Five of the Best – Celtic’s outstanding forward line in season 1925/26

It is the custom in quite a few Celtic families (well it is in mine, anyway!) for a grandparent to cradle a newly born child in his arms, take hold of the five fingers of the new baby and say something like “Johnstone, Wallace, Chalmers, Lennox and Auld” instead of “This little piggie went to the market…”. Sometimes it can be “R Thomson, A Thomson, McGrory, Scarff and Napier”, ” Delaney, MacDonald, Crum, Divers and Murphy” or “Bennett, McMenemy, Quinn, Somers and Hamilton”. It is a sort of initiation ceremony or even (and I hope I don’t offend anyone) a sort of Apostolic Succession.

It is a pity we don’t play with five forwards nowadays, but I suppose we could say it is a midfield three and a front two – but then again I have always believed that team formations are on the theoretical, academic side of football. What matters is HOW we play, far more than WHERE we play.

However I would submit to the museum of great Celtic forward lines the five of 1926  –  Connolly, Thomson, McGrory, McInally and McLean.

Paddy Connolly was commonly known as “The Greyhound” for his speed and his lithe, lean frame which disguised a great deal of strength and vigour. He was fast, and an accurate crosser of the ball providing loads of ammunition for McGrory’s Golden Crust to head home. He came from Hamilton and died in 1969.

And then there was Alec Thomson, “Mr Ever Ready” “McGrory’s fetch and carry man” “the supplier”. Again, his thin, almost consumptive look was deceptive. There was a great deal of strength there, and even more footballing brain. “Eckie Tamson” as he was known in Fife, came from Buckhaven and was a great friend of the other Thomson from Fife, the peerless John. Alec died in 1975.

Jimmy McGrory? Now what can we say about him? 410 League goals and 550 overall should be enough – but it doesn’t come close to expressing his contribution for Celtic! Supporters who had followed him in their youth were still in awe of him when they reached their 80s. His death in 1982 caused widespread mourning among the older generation.

Tommy McInally was in some ways Celtic’s best ever ball player – or at least he could have been if he had not been cursed with that most pernicious and deadly traits of Scottish footballers, that of self destruction! He achieved only a fraction of what he could have, but he remained a cult hero among the support. Maley tried appeasement with Tommy; firm discipline might have been a better idea. Tommy died in 1955. A bit like Bonnie Prince Charlie, Tommy was a romantic and only sporadically, was he a successful player

Adam McLean was grossly underestimated and underrated. He had the misfortune to be around at the same time as Rangers’ Alan Morton to whom he was only slightly inferior – hence the reason he won only four Scottish caps. A thoroughly reliable and professional player, Adam much loved by his team mates and supporters.

These five came together to play in the 1925/26 season, rather putting an end to all the stories that there would be no Celtic after Patsy Gallacher. They swept all before them and won the Scottish League by a fair distance. It was McInally’s best season for the club and there seemed to be no limit to what this five could do. They played brilliant co-ordinated football and had the fortune to be comparatively unaffected by injury until McLean got hurt in early March. This threw things out of gear, and with respect to Willie Leitch who replaced McLean in the Scottish Cup final against St Mirren, Adam was badly missed. Had Adam stayed uninjured, the Scottish Cup would have been Celtic’s as well in 1926.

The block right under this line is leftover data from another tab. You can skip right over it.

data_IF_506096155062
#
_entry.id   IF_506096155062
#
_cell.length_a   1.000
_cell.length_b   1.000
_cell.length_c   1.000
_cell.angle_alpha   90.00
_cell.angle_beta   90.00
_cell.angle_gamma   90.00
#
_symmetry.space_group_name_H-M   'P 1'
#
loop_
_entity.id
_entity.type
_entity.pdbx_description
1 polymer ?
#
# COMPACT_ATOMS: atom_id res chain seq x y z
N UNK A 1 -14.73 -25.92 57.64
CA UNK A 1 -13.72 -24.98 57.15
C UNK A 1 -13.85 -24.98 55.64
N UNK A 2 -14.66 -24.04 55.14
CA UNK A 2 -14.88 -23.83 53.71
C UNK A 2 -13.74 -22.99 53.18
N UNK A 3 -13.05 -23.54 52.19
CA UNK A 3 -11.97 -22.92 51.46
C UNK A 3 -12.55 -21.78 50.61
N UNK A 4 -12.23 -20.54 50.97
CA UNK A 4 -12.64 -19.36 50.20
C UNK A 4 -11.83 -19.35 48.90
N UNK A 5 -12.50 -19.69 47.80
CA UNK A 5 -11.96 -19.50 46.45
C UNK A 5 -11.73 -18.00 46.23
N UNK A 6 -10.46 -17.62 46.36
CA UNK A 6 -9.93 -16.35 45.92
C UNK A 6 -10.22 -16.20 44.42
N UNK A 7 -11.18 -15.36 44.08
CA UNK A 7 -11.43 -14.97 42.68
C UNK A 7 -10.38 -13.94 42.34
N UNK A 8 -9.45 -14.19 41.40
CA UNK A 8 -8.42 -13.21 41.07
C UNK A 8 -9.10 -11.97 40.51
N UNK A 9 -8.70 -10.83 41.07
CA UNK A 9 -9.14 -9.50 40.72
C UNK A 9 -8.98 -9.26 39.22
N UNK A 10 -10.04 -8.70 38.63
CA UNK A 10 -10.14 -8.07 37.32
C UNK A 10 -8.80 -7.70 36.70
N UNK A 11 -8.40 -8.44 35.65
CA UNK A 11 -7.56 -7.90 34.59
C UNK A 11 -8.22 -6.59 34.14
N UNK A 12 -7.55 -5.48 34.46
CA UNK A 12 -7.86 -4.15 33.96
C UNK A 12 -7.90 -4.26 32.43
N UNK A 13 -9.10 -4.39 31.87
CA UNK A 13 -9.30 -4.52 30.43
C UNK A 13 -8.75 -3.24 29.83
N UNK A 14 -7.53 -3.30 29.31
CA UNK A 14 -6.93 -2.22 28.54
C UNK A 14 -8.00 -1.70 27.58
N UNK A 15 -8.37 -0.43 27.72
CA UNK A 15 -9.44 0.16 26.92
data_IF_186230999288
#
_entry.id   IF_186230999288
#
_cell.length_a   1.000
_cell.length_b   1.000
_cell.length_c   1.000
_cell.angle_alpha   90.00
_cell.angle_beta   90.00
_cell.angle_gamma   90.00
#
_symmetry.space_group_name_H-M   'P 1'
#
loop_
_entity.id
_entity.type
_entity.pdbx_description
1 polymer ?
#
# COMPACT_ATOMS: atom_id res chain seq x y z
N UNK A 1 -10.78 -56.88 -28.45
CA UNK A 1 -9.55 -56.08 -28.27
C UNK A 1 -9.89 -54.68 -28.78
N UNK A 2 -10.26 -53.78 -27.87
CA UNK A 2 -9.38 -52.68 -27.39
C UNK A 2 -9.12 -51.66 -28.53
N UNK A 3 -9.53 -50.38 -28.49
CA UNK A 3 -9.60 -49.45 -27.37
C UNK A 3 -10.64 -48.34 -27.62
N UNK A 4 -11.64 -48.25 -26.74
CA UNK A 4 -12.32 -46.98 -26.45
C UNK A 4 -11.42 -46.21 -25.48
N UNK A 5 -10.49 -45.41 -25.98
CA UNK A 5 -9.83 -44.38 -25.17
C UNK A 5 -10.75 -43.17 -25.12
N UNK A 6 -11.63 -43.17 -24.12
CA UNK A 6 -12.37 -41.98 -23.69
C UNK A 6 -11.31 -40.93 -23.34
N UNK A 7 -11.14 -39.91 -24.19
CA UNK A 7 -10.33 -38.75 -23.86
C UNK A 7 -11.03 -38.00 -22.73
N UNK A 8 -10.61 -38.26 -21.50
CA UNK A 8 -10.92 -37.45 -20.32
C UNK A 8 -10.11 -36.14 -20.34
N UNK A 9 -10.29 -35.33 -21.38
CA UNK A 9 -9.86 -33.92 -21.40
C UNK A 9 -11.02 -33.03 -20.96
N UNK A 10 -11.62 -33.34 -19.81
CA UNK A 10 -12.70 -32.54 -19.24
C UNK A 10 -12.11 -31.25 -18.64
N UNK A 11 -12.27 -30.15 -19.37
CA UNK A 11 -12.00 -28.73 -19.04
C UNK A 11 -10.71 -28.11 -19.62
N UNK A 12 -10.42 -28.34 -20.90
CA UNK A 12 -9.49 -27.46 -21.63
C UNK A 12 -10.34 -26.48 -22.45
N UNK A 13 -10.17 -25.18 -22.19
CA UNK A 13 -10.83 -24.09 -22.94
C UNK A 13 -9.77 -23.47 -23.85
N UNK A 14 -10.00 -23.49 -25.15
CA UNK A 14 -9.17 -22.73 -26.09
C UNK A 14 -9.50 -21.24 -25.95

It was  a similar story in 1927. The honours were the other way round, however. At the key point of the season, McInally, McLean and then McGrory sustained injuries and the League was lost at the end after some great football from Celtic’s five forwards in the middle of the season. But they won the Scottish Cup, beating East Fife 3-1 in the final. 1928 saw the end of this great forward line. McInally, having pushed his luck in a Scottish Cup tie at Keith in the Highlands in February, fell out again with the Celtic party at their Hydro Hotel in March, and although he was back for the Scottish Cup final that year, the self-destruct button had been pressed long before Meiklejohn’s penalty kick which set Rangers on the road to their 4-0 victory.

Yet 1925/26 will long be remembered as a great year for Celtic’s forward line. The defence wasn’t all that bad either with Shevlin, W McStay and Hilley, Wilson, J McStay and McFarlane, but it was the sparking forward line that had all the newspapers singing their praises and the fans lauding them to the heavens. And my, didn’t the fans need a great team to cheer them up in those dark, poverty-stricken days of 1926!

About Author

I am Celtic author and historian and write for The Celtic Star. I live in Kirkcaldy and have followed Celtic all my life, having seen them first at Dundee in March 1958. I am a retired teacher and my other interests are cricket, drama and the poetry of Robert Burns.

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